This was what I was intending to reference when I wrote "thus have missed Mark's latest anathema sits against all of St. Blogs and the entire conservative blogosphere for disagreeing with him over the issue of Saddam's execution and the death penalty in general." I intended to use anathema sit as a term of hyperbole rather than theological percision and in particular I strongly object to his characterization that the conservative wing of St. Blogs is motivated purely by politics in their desire to part ways with Rome on the need to execute Saddam Hussein. When added with his second post that seemed to indicate that those that parted ways with him on this were only engaging in what he terms "a Minimum Daily Adult Requirement approach to the Church's teaching," (and that certainly seemed to me to be what he was saying) I took issue with that and thought that it was worth it to note it.

Also, in both his comment here and the blog entry, Mark has referred to me as "Chris." I have no idea who this is intended to be, but if he thinks he has learned my secret identity he has little idea of just how funny this is.

As far as Mark's comment about my making a distinction between torture and prisoner abuse, if he had read rather than "skimmed" my post he would note that the point I was trying to make was:
... Mark makes a false conflation between prisoner abuse and torture (there is a difference between the former and the latter), just as he conflates disagreement with him and his bad arguments on Catholic teaching to a desire to condone torture.

Which it's pretty clear that he didn't understand either because he seems to be saying that I am "So bent on defending the indefensible that you just don't care anymore how silly your defenses sound." I never defended the fake baptism as described in the article and would note that my identification of it as prisoner abuse as evidence that I probably don't support the practice.

14 comments:

Victor said...

Actually, Torq, you understate the strength of what Shea says in one particular place:

In point of fact, it did not meet the stringent prudential criteria that Evangelium Vitae gives for execution...

If one says that "not meet[ing] the stringent prudential criteria that Evangelium Vitae gives for execution" is a "point of fact," then that person cannot say people can disagree with him about the justice of executing (in this case) Saddam.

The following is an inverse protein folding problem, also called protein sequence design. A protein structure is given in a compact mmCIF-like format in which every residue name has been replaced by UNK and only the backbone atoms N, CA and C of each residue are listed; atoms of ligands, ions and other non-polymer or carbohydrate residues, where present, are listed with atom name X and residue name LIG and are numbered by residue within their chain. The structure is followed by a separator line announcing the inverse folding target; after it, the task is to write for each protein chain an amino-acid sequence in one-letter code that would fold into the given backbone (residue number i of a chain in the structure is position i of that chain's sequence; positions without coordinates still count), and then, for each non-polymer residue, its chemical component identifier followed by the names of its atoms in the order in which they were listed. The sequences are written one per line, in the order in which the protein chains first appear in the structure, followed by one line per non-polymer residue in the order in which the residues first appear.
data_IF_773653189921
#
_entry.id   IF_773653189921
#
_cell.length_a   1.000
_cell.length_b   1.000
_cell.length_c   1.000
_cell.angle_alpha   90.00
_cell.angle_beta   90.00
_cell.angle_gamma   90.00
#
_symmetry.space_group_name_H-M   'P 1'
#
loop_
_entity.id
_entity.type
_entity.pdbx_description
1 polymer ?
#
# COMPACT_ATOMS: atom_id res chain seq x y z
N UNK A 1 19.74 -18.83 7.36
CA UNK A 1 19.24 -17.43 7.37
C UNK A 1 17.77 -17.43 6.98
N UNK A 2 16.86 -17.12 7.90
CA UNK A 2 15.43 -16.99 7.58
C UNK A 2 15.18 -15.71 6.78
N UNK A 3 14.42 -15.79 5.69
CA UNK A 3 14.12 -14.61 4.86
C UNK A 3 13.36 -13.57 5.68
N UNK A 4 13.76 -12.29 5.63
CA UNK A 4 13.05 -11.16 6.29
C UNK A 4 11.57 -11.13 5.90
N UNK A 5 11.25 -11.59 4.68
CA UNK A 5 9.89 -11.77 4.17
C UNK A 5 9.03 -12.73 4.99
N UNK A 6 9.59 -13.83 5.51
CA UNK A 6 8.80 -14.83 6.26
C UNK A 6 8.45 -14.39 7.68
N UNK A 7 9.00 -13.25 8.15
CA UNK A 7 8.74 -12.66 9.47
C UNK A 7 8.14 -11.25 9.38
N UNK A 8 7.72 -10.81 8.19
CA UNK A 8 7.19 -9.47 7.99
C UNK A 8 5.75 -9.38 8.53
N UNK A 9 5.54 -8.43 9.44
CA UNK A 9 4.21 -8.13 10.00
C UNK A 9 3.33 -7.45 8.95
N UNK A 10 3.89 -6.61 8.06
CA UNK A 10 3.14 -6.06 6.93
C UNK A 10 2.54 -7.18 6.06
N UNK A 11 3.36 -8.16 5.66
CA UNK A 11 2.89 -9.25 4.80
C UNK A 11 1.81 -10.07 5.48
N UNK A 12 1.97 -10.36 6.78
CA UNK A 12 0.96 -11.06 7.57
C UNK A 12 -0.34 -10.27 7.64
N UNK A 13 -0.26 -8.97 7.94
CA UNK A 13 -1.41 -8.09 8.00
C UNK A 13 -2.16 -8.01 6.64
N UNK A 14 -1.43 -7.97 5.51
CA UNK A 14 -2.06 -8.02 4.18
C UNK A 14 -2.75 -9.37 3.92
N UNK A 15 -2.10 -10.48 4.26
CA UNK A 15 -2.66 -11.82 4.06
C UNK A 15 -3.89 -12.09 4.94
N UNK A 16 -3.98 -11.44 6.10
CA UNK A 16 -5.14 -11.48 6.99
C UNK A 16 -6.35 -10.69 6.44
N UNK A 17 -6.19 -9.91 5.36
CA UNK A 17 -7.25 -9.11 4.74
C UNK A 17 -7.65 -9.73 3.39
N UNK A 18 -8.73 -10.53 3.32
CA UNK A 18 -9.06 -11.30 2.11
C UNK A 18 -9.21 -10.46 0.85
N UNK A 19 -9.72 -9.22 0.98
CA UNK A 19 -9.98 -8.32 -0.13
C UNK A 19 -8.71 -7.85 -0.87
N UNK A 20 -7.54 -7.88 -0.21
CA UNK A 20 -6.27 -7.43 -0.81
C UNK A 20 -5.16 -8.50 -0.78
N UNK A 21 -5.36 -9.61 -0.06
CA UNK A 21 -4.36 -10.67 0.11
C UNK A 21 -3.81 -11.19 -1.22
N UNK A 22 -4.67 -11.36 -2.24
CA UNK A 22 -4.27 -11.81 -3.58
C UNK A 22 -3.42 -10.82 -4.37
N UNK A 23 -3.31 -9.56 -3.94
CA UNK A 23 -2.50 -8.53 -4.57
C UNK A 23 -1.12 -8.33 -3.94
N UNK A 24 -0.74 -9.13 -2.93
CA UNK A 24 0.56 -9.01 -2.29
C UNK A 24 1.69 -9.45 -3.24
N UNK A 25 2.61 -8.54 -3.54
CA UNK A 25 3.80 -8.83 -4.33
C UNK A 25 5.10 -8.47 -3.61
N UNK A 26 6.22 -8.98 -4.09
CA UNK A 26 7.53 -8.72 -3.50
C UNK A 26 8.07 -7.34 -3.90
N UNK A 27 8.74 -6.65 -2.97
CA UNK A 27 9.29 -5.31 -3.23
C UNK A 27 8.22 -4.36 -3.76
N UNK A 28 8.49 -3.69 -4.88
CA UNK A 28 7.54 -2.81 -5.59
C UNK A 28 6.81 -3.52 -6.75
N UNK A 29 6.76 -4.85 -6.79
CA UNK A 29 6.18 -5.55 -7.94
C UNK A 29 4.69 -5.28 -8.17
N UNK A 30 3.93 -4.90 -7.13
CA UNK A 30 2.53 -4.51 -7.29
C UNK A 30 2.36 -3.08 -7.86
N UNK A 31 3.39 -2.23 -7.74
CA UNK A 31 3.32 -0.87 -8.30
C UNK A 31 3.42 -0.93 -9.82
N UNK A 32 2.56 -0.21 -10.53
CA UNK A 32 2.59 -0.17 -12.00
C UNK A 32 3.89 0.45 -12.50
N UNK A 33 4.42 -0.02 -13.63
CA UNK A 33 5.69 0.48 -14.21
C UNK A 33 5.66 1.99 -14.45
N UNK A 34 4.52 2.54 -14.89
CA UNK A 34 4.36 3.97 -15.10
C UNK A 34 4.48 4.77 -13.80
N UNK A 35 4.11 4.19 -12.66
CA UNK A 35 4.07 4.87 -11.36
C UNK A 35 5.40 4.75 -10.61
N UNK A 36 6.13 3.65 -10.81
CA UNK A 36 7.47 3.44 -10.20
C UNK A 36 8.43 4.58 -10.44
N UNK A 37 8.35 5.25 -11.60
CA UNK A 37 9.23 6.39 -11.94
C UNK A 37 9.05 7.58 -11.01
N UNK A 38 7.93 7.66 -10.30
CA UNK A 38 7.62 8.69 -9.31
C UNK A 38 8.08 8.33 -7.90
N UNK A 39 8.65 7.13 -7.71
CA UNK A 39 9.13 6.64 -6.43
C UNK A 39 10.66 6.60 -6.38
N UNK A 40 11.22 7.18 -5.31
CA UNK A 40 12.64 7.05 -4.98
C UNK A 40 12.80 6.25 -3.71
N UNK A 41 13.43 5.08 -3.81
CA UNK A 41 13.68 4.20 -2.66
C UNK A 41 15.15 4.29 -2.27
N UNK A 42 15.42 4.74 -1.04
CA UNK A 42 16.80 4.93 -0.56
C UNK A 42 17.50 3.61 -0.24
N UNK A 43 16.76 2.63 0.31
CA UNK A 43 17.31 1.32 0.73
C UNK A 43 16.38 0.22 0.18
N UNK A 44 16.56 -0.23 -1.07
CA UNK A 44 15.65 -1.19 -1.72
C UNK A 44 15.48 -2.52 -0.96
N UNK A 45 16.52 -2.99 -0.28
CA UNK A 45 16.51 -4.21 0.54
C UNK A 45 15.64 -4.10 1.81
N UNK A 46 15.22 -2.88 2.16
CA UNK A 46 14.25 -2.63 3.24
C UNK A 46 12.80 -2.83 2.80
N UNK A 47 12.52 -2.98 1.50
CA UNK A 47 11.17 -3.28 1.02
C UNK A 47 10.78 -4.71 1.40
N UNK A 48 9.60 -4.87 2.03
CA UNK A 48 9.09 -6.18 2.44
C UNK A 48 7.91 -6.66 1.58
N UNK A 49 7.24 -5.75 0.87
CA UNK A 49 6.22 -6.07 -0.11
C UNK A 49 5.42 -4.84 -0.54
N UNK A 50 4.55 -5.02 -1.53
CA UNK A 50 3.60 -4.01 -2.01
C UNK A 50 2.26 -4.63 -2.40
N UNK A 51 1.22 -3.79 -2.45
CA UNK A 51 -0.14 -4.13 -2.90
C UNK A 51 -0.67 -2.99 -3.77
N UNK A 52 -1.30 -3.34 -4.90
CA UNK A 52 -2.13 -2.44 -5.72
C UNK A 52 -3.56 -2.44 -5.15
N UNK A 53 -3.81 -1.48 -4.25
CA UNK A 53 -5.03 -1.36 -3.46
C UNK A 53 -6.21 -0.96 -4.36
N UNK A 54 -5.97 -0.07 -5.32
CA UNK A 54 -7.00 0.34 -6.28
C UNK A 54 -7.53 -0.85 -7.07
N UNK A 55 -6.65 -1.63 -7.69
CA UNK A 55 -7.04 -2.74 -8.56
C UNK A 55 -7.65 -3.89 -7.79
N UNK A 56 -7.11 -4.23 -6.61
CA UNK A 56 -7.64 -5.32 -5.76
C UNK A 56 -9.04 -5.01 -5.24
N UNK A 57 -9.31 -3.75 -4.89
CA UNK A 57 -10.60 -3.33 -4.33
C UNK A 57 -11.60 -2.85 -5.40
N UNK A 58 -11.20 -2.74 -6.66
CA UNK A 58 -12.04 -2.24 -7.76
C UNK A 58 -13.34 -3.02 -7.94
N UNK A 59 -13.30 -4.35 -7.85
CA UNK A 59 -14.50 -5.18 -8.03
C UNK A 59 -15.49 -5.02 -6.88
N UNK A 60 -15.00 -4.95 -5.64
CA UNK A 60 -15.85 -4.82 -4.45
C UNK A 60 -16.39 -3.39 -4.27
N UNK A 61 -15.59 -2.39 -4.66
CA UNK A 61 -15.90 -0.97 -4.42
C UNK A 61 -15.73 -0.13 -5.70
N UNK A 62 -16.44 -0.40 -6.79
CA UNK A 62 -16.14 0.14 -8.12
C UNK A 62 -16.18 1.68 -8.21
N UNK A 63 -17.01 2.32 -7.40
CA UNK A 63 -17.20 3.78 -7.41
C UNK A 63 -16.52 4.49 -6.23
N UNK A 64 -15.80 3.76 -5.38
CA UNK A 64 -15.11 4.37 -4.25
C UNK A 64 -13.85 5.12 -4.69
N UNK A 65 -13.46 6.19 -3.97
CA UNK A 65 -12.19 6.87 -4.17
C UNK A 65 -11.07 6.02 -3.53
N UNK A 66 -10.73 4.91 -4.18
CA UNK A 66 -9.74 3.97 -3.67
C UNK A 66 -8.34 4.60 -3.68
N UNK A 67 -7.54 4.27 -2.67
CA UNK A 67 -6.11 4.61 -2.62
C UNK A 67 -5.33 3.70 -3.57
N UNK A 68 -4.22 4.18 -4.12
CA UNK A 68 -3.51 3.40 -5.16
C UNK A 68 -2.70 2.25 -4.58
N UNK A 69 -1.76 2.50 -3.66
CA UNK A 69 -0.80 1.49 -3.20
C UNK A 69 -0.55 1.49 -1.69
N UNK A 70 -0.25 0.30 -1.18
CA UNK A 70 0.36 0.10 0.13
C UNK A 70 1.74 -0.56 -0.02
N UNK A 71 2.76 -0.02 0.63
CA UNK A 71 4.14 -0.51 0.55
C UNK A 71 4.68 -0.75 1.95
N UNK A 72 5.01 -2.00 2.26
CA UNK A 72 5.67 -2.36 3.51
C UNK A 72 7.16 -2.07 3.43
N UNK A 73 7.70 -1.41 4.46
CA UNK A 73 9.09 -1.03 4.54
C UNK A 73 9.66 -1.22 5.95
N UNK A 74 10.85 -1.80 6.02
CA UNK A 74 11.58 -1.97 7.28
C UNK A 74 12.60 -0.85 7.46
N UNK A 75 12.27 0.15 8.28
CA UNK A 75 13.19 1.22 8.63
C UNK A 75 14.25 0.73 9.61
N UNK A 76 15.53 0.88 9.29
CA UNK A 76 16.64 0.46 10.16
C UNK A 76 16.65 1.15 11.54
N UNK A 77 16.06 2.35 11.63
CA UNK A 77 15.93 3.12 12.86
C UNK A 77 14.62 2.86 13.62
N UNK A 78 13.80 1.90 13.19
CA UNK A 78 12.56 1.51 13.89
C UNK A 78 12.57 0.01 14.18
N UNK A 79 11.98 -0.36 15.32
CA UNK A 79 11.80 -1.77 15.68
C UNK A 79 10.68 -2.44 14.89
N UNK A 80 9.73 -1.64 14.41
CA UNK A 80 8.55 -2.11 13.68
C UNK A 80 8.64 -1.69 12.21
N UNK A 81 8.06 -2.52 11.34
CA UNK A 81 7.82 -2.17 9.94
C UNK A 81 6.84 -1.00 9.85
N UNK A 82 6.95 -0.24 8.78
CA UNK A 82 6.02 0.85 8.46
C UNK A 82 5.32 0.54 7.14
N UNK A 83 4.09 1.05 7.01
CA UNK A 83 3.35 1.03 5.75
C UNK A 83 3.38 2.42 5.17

A "point of fact" is not a disagreement about what facts mean, nor is it a different privileging or weighing of considerations of fact. Like "what are the consequences of executing Saddam Hussein." It's well ... a fact. No ... more like "Saddam Hussein (PBUH) is dead."

To give an easy example, if Chris ... er ... Torq were caught speeding, it would be factually and objectively unjust to execute Chris ... er ... Torq because, as a point of fact beyond reasonable disagreement, his minor crime does not poses a threat to society worthy of death, and thus, as a fact, "[does] not meet the stringent prudential criteria that Evangelium Vitae gives for execution."

Some of EV is open to interpretation on some points, but one of those it is not is that if an execution, in point of fact, does not meet these criteria, it is unjust.

Or in a phrase ... judgements are disputable, "points of fact" are not.

I myself doubt that a prudential judgment can actually be a "point of fact" (though obviously being based on points of fact). But someone who thinks they can and actually has intellectual integrity and has thought things through (stop laughing people) is saying that such an execution is, in point of fact, evil, and that there can be no dispute on that point.

Victor said...
This comment has been removed by a blog administrator.
Christopher Fotos said...

Shea on Saddam's execution:

In point of fact, it did not meet the stringent prudential criteria that Evangelium Vitae gives for execution, and I'm just fine with that fact that Rome pointed that out.

As remarked by others, in fact Saddam's execution can reasonably be shown to have met even the novel or highly developed situation sketched in EV, the dictator's continued existence very much presenting numerous threats to public safety in Iraq. For that very reason, there's a discussion in various quarters about whether there is now a functional prohibition on all capital punishment--if you can't justify Saddam's, we're done.

Also I note that when Mark writes the following:

Beyond the curious spectacle of right wing blogosphere gleefully rejoicing over the death of Saddam...

I find it curious that Mark finds that curious. How bad are we supposed to feel? Yes, it can be excessive; no, I would not want the responsibility of personally consigning someone to hell, and God has wisely refrained from assigning it to me....But Saddam can never again murder anyone, rape anyone, gas anyone, shred anyone....Let's just say I see a lot of upside.

As for the Mysterious "Chris," it's occurred to me that Mark thought Torq was yours truly, based on slender reeds that include my posting comments here and having earned my appointment to his list of Apologists for Satan, Tools of Satan, the Rubber Hose Right, and was described as having done a "Catholics for Free Choice imitation" when trying to harmonize past and present teaching on torture, etc.--this from the Pride of Catholic Answers--anyway I say this for the benefit of people like CAEI comboxer Diane who will find harsh descriptions of Mark here, but for reasons he not surprisingly failed to elaborate.